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Rights: The University of Waikato
Published 9 April 2010
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Dr Jan Lindsay talks about the Auckland volcanic field – what it is, where it is and what it means for the volcanoes that lie underneath our biggest city.

Transcript

DR JAN LINDSAY
Each individual volcano in Auckland will probably not erupt again, so in that sense, they are extinct. However, the field itself is not extinct. There is a hot spot somewhere in the mantle that is periodically producing magma that rises to the surface at Auckland and produces a volcano. And every time it comes up, it pops up in a new place, because there is no magma chamber where the magma accumulates and then has a preferred vent to the surface, like at Ruapehu, for example, or Taranaki.

In Auckland, it’s coming from the mantle, and it’s coming up in a different place every time. So the field is still active even though it’s unlikely that the existing volcanoes will erupt again. The only way we really know when it might happen is by looking at past activity. And if we look at the last, say, 80,000 years in Auckland, there’s been an eruption on average about once every 3,000 years – so that’s an average eruption – but we also know that there have been times in the past where several volcanoes have erupted more or less at the same time in about 100 years.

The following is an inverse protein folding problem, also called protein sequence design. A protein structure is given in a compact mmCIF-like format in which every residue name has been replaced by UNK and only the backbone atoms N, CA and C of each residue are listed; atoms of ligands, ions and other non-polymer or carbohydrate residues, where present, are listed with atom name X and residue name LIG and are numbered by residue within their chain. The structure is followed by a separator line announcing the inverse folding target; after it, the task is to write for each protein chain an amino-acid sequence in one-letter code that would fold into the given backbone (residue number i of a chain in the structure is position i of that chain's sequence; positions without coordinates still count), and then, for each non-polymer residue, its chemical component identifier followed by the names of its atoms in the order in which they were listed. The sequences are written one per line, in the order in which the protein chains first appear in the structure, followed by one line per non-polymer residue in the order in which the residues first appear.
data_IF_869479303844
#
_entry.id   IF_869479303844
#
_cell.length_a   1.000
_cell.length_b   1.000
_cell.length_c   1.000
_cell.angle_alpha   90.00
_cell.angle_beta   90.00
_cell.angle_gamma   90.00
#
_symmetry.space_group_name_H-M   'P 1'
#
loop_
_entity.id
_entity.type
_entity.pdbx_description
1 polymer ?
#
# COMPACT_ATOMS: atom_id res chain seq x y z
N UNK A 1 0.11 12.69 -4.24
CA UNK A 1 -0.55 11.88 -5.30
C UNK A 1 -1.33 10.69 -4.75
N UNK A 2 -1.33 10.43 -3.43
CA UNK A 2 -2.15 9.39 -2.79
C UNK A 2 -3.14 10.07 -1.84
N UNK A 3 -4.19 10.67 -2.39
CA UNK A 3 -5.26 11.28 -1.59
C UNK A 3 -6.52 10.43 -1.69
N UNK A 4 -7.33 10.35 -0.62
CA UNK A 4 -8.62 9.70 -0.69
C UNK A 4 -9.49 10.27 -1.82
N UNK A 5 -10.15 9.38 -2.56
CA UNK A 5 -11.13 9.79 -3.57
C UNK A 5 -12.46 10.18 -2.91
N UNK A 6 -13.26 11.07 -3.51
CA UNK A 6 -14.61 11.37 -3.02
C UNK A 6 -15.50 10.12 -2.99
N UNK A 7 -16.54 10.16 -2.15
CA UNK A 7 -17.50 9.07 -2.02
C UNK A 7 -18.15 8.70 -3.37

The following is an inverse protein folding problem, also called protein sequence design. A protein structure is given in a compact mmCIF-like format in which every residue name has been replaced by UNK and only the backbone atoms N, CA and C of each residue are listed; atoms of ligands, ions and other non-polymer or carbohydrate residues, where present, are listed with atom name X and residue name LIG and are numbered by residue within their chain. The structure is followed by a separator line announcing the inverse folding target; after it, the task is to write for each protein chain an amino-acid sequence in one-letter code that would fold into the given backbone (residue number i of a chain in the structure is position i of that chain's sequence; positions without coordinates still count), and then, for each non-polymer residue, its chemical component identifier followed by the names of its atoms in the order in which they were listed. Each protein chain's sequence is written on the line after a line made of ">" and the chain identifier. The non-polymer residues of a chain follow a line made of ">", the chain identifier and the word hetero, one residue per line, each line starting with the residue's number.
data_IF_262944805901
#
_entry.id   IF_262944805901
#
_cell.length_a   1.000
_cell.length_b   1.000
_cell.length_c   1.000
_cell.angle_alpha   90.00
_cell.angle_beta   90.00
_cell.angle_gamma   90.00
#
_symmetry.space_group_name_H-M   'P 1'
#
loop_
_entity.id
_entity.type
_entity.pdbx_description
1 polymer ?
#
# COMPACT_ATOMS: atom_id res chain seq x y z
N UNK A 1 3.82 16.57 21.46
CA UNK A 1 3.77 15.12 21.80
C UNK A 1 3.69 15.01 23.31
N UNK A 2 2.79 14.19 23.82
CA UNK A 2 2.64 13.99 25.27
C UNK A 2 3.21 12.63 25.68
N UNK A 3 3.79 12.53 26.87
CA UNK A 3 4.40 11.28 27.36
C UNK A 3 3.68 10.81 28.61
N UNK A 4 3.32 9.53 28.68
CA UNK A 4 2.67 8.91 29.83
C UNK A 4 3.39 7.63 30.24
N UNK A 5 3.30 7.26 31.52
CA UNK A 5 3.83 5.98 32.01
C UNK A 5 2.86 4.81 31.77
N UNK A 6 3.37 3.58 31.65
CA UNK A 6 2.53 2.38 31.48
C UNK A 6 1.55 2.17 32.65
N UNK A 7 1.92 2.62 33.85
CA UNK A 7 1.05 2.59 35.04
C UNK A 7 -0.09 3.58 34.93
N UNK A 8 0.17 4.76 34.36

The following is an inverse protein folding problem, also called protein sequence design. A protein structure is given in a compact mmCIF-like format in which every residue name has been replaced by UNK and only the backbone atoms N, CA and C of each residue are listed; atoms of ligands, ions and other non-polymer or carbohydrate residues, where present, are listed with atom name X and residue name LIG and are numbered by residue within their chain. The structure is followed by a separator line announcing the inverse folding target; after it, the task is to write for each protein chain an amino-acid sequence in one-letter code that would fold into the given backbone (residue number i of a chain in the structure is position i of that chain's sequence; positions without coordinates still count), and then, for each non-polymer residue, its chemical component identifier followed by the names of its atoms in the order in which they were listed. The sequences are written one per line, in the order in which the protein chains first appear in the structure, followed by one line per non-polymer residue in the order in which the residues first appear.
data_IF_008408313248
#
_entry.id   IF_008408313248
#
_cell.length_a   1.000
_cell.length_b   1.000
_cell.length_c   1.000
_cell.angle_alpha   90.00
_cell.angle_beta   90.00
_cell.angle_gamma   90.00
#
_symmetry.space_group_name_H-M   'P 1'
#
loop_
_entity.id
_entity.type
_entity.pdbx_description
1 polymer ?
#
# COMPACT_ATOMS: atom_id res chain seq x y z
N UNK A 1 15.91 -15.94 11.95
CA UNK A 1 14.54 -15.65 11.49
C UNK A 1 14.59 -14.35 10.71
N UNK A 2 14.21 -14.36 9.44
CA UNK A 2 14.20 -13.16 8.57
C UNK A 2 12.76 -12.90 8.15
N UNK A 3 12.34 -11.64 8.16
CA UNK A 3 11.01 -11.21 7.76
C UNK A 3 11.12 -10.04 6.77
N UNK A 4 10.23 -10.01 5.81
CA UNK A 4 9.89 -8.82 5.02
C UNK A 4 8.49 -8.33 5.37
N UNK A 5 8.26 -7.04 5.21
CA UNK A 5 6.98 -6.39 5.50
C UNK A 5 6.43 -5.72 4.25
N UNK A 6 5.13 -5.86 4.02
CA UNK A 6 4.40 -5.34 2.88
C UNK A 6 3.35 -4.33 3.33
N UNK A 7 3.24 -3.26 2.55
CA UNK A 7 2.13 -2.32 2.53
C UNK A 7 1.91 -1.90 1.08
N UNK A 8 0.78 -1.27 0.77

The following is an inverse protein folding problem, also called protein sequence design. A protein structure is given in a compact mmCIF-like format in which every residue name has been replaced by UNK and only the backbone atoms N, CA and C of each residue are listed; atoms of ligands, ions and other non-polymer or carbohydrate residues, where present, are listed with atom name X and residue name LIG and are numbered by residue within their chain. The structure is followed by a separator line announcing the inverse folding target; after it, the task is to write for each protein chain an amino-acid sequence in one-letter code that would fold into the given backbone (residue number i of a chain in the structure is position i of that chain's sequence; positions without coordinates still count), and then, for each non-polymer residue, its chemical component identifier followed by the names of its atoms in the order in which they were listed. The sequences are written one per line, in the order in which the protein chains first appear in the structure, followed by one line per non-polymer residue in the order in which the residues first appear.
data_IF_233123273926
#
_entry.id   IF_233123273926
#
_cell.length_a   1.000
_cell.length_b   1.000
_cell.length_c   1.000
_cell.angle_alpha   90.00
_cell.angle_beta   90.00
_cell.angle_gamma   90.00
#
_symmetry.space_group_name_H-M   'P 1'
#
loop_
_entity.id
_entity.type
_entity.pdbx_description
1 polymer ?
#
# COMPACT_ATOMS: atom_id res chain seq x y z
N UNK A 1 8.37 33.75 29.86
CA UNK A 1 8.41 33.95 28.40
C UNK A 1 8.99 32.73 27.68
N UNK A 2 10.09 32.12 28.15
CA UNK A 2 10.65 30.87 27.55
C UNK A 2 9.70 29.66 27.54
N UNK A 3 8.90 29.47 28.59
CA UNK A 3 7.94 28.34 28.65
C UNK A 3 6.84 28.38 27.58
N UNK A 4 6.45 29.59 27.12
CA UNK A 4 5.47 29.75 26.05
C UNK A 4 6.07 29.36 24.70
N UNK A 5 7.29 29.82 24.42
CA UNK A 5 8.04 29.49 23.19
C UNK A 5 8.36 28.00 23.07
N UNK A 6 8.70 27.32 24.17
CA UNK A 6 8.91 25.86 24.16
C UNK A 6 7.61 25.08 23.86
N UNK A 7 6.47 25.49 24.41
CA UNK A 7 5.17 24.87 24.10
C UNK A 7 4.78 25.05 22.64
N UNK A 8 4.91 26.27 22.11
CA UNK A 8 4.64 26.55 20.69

So it’s difficult to look at averages. Don’t think we are in one of those clusters at the moment, but of course it could happen next week. That’s the nature of probabilities.

Acknowledgement:
GNS Science